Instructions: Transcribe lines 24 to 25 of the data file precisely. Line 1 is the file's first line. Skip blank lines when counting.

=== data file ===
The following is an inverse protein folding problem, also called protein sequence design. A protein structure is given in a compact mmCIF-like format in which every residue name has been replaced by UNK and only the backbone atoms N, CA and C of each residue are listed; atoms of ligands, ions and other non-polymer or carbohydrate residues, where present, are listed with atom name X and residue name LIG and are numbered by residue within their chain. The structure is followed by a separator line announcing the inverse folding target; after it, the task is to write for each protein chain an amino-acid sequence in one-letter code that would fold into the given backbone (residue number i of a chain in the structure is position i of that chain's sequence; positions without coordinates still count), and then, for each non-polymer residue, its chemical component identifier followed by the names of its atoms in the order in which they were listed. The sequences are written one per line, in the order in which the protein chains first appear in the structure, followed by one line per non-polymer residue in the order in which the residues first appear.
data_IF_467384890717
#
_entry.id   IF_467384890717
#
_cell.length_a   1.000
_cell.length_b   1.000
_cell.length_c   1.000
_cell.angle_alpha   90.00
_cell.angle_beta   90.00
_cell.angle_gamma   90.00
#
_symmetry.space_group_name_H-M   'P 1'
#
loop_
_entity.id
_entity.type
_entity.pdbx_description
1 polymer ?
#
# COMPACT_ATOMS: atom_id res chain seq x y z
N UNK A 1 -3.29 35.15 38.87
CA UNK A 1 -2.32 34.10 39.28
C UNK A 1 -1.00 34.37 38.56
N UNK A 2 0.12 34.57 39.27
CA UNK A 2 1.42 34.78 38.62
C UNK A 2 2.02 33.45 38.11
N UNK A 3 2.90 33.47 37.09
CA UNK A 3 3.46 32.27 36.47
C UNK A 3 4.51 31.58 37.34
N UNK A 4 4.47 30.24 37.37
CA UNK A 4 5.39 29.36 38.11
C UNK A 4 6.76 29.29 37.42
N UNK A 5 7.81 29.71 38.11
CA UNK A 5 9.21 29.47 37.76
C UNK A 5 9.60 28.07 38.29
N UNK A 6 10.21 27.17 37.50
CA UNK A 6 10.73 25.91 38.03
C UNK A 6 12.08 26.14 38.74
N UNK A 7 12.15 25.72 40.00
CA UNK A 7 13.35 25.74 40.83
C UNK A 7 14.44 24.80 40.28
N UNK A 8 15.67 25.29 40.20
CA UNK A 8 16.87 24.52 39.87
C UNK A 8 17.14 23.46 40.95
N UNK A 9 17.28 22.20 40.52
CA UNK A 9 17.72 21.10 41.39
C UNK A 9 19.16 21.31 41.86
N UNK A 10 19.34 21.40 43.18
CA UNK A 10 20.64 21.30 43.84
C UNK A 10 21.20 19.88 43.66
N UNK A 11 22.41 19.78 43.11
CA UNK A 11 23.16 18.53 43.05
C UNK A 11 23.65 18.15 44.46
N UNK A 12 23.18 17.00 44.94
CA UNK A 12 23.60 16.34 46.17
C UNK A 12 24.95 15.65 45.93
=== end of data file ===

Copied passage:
C UNK A 1 -1.00 34.37 38.56
N UNK A 2 0.12 34.57 39.27